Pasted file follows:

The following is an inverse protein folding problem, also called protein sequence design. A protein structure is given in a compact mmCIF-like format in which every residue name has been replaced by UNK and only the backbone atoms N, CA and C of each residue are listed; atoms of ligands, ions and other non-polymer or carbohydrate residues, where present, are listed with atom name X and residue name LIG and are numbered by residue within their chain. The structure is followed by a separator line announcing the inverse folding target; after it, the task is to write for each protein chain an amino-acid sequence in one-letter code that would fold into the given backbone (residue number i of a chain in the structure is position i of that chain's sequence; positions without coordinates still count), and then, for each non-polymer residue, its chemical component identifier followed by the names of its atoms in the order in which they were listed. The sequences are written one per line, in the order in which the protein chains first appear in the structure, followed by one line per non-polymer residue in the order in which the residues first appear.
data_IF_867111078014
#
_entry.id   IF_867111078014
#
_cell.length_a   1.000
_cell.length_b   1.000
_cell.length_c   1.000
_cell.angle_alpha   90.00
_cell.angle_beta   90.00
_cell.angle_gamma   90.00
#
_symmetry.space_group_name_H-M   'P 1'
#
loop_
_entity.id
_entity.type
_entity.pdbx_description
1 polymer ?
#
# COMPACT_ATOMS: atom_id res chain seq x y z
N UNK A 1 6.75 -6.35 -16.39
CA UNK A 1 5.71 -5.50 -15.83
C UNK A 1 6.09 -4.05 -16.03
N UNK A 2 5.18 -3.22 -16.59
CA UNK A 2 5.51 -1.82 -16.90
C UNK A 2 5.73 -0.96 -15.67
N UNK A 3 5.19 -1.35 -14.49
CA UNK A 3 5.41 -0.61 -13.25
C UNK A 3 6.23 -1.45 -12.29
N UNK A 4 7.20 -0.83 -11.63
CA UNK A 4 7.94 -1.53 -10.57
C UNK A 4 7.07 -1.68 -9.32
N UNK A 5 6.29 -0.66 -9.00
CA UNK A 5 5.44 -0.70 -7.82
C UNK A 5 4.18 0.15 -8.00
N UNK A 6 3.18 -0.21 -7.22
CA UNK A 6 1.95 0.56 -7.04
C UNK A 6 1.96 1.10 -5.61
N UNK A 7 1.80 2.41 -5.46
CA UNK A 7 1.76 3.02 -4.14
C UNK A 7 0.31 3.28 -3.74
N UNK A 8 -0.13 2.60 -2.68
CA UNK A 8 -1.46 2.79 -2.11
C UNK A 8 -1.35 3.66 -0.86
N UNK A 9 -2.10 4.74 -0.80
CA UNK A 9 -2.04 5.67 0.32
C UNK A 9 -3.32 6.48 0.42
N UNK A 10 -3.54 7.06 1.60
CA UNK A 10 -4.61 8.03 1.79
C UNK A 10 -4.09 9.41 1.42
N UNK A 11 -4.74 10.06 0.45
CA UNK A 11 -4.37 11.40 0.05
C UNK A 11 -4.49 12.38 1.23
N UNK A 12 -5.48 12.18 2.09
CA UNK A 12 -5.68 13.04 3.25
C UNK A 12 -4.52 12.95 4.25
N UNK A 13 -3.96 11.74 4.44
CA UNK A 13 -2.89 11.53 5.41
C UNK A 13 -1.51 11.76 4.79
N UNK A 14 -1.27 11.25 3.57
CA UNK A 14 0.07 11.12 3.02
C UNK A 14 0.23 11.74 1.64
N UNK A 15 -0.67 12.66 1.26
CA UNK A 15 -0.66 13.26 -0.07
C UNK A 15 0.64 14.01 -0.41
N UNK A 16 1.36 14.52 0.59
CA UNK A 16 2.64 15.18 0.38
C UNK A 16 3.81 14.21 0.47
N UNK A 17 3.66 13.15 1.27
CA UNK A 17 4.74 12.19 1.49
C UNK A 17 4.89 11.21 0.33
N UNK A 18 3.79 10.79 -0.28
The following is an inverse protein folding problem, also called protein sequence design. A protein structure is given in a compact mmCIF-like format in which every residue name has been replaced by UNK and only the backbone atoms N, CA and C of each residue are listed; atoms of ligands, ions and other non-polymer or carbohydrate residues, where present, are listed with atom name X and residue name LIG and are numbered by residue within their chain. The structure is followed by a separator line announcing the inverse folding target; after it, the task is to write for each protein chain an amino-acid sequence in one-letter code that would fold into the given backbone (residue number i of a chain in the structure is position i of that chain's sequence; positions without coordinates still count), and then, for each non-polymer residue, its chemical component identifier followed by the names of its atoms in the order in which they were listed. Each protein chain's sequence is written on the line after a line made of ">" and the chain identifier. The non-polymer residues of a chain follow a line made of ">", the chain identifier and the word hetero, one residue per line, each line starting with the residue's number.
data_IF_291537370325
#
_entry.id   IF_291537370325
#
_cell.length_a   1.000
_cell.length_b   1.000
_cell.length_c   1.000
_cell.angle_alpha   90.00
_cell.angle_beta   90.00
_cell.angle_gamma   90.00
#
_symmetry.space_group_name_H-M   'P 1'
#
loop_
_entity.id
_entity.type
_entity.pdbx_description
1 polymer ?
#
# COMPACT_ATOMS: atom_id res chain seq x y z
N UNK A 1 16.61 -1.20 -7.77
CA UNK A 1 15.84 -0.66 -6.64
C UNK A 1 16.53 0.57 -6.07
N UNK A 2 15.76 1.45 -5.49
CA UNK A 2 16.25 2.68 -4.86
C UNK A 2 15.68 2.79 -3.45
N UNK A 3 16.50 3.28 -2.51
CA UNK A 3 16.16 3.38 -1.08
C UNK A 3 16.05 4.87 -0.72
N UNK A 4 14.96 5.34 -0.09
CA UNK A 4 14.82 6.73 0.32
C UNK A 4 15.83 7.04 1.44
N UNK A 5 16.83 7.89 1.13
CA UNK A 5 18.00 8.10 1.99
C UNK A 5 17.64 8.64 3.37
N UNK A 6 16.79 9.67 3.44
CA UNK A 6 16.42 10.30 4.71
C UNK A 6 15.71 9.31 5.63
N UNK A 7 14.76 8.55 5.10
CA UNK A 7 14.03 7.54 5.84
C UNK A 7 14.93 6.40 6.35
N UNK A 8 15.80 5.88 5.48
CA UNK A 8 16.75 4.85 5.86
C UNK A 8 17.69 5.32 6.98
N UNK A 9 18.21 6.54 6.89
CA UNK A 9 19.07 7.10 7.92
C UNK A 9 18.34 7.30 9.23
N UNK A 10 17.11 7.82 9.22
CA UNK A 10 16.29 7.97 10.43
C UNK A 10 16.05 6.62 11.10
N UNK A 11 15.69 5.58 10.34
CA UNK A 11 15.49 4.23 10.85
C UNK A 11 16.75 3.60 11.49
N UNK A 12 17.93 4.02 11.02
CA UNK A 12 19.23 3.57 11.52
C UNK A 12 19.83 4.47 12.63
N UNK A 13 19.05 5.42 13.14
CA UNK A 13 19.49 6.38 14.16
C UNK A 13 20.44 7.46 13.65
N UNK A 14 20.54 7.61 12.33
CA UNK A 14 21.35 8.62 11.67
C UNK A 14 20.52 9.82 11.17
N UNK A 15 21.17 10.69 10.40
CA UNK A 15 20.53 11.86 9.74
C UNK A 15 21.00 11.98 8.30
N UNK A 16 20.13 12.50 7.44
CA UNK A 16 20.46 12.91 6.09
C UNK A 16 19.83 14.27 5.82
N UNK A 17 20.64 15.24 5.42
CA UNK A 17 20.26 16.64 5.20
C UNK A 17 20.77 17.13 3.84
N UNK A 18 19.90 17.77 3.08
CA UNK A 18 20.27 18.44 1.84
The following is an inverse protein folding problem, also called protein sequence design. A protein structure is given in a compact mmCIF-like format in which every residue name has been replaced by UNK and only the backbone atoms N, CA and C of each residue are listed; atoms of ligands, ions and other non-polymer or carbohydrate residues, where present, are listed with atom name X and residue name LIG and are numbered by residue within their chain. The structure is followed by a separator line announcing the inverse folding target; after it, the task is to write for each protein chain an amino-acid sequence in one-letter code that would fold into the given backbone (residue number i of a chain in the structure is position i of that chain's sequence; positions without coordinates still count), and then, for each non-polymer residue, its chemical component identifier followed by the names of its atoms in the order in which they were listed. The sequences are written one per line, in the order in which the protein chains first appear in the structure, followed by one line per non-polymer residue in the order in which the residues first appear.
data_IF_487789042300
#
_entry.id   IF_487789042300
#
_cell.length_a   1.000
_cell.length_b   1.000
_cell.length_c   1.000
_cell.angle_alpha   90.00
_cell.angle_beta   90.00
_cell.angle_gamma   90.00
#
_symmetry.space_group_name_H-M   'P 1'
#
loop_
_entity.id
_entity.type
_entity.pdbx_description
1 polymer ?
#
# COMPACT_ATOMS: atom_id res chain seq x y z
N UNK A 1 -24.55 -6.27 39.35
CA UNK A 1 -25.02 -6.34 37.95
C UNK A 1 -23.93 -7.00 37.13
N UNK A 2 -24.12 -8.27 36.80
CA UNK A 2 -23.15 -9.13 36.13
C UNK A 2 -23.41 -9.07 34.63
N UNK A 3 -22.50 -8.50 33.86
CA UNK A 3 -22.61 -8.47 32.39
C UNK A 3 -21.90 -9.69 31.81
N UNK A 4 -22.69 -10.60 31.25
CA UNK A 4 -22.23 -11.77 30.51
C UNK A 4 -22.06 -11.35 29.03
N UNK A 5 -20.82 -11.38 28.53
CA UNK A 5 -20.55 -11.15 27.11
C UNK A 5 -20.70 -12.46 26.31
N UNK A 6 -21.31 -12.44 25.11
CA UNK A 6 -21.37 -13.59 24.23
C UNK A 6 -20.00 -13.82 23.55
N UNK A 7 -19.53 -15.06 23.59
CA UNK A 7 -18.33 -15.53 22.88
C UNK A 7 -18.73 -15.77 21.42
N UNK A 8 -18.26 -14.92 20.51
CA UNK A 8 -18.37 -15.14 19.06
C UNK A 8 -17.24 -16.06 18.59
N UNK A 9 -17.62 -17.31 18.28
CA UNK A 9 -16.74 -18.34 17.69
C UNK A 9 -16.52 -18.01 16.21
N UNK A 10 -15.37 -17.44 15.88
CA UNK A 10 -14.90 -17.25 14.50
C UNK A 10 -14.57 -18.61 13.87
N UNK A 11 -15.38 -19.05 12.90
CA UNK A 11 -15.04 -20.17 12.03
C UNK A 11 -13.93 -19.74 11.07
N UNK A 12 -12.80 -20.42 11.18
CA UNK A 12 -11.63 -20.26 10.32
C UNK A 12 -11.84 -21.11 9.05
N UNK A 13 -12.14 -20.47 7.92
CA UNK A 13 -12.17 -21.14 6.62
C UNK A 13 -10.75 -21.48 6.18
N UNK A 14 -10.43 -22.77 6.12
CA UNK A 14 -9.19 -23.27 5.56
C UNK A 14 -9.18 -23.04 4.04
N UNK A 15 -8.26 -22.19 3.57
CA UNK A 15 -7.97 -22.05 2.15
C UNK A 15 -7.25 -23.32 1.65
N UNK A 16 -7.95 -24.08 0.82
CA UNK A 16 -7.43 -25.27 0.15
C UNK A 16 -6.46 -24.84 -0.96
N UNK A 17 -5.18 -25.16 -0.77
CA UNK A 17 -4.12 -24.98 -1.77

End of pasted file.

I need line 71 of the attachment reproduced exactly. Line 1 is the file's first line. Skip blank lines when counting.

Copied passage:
CA UNK A 17 4.74 12.19 1.49